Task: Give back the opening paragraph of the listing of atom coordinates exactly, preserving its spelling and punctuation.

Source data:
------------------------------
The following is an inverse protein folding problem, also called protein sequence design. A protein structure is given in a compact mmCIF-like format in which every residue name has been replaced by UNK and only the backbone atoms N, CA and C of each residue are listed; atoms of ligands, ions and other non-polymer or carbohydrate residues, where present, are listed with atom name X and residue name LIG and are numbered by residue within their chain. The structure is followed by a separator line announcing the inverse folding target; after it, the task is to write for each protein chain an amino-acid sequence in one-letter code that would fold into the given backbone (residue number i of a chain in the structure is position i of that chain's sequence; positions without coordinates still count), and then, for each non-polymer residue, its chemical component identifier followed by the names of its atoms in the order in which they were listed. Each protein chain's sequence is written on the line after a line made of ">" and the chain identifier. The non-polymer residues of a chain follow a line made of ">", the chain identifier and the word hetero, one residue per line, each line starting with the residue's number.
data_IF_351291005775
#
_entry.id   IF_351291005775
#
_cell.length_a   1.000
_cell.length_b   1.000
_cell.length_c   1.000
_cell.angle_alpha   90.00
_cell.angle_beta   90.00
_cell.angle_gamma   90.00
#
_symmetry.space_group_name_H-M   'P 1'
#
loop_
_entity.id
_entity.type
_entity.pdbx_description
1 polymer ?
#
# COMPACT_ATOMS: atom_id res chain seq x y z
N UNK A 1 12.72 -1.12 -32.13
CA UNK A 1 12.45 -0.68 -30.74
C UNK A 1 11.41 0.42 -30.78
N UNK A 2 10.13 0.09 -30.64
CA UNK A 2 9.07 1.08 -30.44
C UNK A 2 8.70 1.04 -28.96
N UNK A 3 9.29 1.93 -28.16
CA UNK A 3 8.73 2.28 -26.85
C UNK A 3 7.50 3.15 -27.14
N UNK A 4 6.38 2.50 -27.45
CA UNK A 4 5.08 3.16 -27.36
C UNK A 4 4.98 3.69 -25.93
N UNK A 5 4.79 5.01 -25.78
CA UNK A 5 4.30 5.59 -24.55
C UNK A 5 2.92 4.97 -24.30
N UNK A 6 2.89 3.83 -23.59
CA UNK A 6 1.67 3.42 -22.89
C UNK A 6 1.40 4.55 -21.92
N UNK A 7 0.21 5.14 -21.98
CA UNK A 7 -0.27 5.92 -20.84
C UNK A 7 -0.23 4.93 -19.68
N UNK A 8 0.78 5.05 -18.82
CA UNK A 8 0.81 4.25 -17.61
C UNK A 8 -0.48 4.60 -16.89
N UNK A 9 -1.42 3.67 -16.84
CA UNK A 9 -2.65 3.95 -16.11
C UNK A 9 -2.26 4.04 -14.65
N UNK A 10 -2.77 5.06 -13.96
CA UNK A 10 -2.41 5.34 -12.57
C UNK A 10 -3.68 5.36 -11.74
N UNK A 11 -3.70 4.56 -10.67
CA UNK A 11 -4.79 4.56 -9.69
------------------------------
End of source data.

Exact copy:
The following is an inverse protein folding problem, also called protein sequence design. A protein structure is given in a compact mmCIF-like format in which every residue name has been replaced by UNK and only the backbone atoms N, CA and C of each residue are listed; atoms of ligands, ions and other non-polymer or carbohydrate residues, where present, are listed with atom name X and residue name LIG and are numbered by residue within their chain. The structure is followed by a separator line announcing the inverse folding target; after it, the task is to write for each protein chain an amino-acid sequence in one-letter code that would fold into the given backbone (residue number i of a chain in the structure is position i of that chain's sequence; positions without coordinates still count), and then, for each non-polymer residue, its chemical component identifier followed by the names of its atoms in the order in which they were listed. Each protein chain's sequence is written on the line after a line made of ">" and the chain identifier. The non-polymer residues of a chain follow a line made of ">", the chain identifier and the word hetero, one residue per line, each line starting with the residue's number.